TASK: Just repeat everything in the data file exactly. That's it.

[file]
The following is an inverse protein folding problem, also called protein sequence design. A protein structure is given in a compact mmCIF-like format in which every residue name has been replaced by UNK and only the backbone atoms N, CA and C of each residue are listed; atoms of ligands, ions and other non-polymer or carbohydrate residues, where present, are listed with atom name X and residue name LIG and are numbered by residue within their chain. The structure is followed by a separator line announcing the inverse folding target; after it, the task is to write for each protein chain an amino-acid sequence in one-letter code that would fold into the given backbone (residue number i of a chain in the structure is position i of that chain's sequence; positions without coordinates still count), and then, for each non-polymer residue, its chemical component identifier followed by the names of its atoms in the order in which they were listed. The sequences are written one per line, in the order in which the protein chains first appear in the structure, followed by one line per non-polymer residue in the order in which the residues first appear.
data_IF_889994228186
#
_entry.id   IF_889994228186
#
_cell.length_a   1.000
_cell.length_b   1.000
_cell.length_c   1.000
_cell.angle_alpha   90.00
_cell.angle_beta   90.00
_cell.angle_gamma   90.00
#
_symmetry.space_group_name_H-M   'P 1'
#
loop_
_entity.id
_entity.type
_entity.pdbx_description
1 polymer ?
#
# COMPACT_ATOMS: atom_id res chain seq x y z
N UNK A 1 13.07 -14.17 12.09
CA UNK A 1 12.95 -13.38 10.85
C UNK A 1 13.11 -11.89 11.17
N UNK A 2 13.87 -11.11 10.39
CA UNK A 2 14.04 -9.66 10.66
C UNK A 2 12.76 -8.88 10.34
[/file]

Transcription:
The following is an inverse protein folding problem, also called protein sequence design. A protein structure is given in a compact mmCIF-like format in which every residue name has been replaced by UNK and only the backbone atoms N, CA and C of each residue are listed; atoms of ligands, ions and other non-polymer or carbohydrate residues, where present, are listed with atom name X and residue name LIG and are numbered by residue within their chain. The structure is followed by a separator line announcing the inverse folding target; after it, the task is to write for each protein chain an amino-acid sequence in one-letter code that would fold into the given backbone (residue number i of a chain in the structure is position i of that chain's sequence; positions without coordinates still count), and then, for each non-polymer residue, its chemical component identifier followed by the names of its atoms in the order in which they were listed. The sequences are written one per line, in the order in which the protein chains first appear in the structure, followed by one line per non-polymer residue in the order in which the residues first appear.
data_IF_889994228186
#
_entry.id   IF_889994228186
#
_cell.length_a   1.000
_cell.length_b   1.000
_cell.length_c   1.000
_cell.angle_alpha   90.00
_cell.angle_beta   90.00
_cell.angle_gamma   90.00
#
_symmetry.space_group_name_H-M   'P 1'
#
loop_
_entity.id
_entity.type
_entity.pdbx_description
1 polymer ?
#
# COMPACT_ATOMS: atom_id res chain seq x y z
N UNK A 1 13.07 -14.17 12.09
CA UNK A 1 12.95 -13.38 10.85
C UNK A 1 13.11 -11.89 11.17
N UNK A 2 13.87 -11.11 10.39
CA UNK A 2 14.04 -9.66 10.66
C UNK A 2 12.76 -8.88 10.34